The warm, sunny weather this week has made us think about spring and summer. It’s time to take a stroll around the landscape and see how your plants are doing as the growth season starts.
How does your lawn look? Has moss invaded after the tough winter?
Moss invades lawns when the grass does not have the right conditions to be healthy. If the lawn is healthy and in a location that favors grass, it can outcompete moss. Still, western Washington provides an ideal growing environment for moss, so you may not be able to banish it entirely.
Short-term action: Moss control
If you would like, we can apply a moss control treatment to your lawn. Iron is used to burn the moss, turning it black. Iron will dehydrate moss but will not kill it.
You will need to remove the moss with a thatching rake once it turns black. If it’s not raked out, it will come back more strongly. And if you don’t correct the conditions that favor moss, it will be a recurring problem.
Long-term solution: Improving lawn health
Since we started In Harmony 25 years ago, we have provided natural lawn care services. Our services focus on improving lawn health. Clients have told us that we have restored lawns that were thin, weedy and mossy and made them thick, green and lush.
If your lawn has underlying problems or it is in the wrong location, moss will grow better than grass will. We can help you address the root causes of moss problems.
Infertile. We fertilize our clients’ lawns with an organic fertilizer. It will feed the lawn slowly over time.
Acidic and/or low in calcium. We apply Dolopril lime as needed, which contains both calcium and magnesium.
Compacted. We are currently aerating lawns for our clients and and overseeding to fill in any thin spots. Contact us if you would like to get on our lawn care schedule.
Wet. If needed, we could fix drainage onto the lawn from the driveway or sidewalk. We could also alter the slope or fill in low spots that tend to stay wet. Contact us if you would like to discuss potential solutions to drainage issues.
Watering in summer can reduce moss problems
If you lawn gets too dry in summer, it can get thin and weak. As our summers get hotter and drier, lawns need some water to stay alive and healthy. Letting your lawn go dormant in summer can lead to moss problems in the fall when rains return. A lawn with bare, dead spots provides ideal conditions for moss and weeds to invade.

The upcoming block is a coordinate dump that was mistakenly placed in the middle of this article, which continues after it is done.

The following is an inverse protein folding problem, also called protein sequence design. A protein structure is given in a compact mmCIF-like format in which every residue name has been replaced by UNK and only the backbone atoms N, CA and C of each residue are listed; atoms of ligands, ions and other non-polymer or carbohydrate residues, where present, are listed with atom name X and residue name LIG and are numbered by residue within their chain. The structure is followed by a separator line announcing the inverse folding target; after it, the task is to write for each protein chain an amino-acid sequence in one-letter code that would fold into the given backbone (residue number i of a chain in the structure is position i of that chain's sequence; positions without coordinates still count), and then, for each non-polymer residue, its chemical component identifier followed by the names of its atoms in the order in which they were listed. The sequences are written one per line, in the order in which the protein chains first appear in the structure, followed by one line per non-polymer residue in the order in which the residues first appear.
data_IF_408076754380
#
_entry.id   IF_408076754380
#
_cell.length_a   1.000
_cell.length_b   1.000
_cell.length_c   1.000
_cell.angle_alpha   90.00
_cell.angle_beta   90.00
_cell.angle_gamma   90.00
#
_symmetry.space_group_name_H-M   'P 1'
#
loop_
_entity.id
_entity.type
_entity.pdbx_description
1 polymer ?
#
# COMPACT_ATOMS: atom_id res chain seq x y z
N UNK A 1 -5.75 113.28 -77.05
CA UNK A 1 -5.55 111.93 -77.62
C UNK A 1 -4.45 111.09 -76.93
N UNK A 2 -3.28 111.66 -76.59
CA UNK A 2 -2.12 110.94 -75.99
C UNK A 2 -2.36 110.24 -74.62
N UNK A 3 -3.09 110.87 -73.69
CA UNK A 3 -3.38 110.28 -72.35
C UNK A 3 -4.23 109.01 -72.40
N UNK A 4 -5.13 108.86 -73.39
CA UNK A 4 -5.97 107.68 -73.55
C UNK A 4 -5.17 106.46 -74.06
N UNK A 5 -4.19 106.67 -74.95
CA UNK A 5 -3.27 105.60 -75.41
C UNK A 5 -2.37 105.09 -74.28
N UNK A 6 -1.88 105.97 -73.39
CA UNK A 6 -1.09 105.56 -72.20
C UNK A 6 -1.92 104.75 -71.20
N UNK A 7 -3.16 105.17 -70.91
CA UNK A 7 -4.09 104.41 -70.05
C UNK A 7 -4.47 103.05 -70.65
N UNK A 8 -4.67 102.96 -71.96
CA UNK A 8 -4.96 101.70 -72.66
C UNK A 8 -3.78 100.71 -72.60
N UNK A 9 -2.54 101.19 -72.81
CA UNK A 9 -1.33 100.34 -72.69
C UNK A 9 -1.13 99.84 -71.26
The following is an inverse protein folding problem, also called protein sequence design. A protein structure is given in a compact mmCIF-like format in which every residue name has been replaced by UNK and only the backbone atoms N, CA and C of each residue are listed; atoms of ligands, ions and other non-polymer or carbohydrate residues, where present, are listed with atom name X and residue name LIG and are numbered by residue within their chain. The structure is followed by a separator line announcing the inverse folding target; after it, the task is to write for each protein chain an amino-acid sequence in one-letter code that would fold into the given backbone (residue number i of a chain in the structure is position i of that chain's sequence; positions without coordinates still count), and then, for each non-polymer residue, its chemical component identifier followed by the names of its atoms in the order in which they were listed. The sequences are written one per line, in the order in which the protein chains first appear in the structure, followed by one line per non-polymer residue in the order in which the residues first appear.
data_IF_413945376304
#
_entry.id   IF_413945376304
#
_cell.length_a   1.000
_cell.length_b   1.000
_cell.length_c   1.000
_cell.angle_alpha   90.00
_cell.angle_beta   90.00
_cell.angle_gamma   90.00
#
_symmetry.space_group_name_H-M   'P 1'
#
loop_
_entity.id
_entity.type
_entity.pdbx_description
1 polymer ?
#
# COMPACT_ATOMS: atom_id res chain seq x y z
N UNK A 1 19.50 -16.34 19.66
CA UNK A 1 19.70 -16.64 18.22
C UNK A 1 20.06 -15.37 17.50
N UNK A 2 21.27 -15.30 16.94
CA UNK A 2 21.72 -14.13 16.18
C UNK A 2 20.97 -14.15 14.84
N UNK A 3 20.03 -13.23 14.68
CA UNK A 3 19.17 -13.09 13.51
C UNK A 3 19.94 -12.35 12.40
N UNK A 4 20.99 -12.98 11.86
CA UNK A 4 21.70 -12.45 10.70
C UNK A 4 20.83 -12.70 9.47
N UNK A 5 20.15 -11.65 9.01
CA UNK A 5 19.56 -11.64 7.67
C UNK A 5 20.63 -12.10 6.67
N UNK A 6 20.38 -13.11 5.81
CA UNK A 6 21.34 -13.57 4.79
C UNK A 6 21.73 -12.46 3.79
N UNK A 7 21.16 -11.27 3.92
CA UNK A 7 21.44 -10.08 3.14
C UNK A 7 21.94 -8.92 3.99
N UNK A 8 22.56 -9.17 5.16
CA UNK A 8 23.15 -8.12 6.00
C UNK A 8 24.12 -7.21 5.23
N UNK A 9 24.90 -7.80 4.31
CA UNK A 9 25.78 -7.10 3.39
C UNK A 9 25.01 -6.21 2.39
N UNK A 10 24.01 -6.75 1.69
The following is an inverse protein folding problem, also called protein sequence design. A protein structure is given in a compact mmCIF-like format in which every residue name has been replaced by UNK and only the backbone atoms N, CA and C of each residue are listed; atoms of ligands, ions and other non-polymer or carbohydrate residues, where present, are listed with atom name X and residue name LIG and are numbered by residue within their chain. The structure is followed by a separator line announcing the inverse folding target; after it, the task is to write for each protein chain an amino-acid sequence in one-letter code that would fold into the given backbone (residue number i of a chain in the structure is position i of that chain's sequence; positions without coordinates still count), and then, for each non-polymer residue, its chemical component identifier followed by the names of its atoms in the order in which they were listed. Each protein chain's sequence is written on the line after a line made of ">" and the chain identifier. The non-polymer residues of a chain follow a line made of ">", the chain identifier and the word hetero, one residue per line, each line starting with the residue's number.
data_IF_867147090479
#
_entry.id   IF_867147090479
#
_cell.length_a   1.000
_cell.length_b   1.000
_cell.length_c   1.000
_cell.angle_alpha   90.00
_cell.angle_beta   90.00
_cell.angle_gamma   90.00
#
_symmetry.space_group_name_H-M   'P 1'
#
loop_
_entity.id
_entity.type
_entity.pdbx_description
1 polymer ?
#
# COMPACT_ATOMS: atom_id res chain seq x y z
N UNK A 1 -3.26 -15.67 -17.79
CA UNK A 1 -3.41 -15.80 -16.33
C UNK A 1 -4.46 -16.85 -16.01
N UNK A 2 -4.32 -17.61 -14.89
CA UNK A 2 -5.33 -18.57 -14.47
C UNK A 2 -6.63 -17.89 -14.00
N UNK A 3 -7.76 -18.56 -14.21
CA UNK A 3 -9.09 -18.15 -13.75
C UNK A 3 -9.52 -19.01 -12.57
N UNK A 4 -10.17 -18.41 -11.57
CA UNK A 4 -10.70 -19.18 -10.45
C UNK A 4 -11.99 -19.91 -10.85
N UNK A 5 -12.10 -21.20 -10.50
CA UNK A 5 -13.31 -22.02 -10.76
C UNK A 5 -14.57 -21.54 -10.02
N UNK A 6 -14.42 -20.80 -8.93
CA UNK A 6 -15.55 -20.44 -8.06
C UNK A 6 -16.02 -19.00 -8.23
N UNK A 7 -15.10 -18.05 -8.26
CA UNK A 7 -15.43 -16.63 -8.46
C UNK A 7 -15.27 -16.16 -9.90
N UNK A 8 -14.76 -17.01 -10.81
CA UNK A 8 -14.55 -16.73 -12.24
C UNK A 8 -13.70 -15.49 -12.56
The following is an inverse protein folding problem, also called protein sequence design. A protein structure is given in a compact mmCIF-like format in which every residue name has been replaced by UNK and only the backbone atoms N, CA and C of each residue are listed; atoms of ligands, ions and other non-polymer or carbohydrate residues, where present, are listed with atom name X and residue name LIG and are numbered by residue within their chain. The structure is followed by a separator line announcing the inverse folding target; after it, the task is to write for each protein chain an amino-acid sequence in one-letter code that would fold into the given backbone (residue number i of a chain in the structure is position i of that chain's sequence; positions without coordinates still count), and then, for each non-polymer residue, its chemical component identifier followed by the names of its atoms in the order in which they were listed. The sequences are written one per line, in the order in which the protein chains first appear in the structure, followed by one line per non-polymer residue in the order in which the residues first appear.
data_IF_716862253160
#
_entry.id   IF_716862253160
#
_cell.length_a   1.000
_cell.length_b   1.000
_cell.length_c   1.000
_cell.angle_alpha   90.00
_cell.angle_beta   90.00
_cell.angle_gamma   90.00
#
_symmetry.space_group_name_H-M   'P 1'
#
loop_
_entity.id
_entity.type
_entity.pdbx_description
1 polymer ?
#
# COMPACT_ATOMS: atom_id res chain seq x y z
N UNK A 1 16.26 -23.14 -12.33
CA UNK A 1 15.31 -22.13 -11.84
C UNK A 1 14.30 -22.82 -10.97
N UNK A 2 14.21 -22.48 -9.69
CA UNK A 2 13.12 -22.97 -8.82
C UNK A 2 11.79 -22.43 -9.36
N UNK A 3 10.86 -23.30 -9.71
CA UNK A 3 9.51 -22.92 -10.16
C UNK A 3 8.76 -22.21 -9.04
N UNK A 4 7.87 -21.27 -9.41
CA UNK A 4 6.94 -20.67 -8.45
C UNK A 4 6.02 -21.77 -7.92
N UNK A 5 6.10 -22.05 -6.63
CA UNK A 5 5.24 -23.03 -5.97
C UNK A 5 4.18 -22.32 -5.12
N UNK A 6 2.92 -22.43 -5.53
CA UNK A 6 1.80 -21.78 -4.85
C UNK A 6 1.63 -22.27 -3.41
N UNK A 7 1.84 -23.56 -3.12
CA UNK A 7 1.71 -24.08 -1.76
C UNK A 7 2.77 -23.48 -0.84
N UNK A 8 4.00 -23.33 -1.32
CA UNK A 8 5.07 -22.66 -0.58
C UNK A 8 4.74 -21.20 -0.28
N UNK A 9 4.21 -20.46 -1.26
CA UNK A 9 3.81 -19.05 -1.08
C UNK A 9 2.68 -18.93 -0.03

To help your lawn stay healthy, it needs about an inch of water per week. Water once or twice a week, not every day. And water slowly and deeply so the lawn develops deep roots. See more about smart lawn watering in this video.
Long-term solution for shady areas: grow a shade garden
Lawns are not shade plants. They grow best when they have regular sunlight. We can prune your trees to allow more sunlight to reach shady spots and to improve air circulation.
We don’t recommend removing trees for the sake of the lawn. We love trees, and as the earth warms up, we need more trees to cool our cities. Instead, we suggest working with one of our designers to create a shade garden where the lawn doesn’t grow well.
There are many beautiful plants that grow well in the shade and provide color, structure, texture and even fragrance. You can choose from shrubs, grasses, ferns and perennials.
You may want to consider adding a refuge in the shady area. In addition to plantings, you could add a small patio and a chair or two. Imagine sitting in the cool shade on a hot summer day with a book and a cool drink.
Your shady area could become a sanctuary for wildlife. Many native plants grow well in the shade. They attract native birds and wildlife. You could keep the area a bit wilder, with less pruning and more vegetation. Providing shelter encourages birds, bees and other wildlife to spend time in your yard.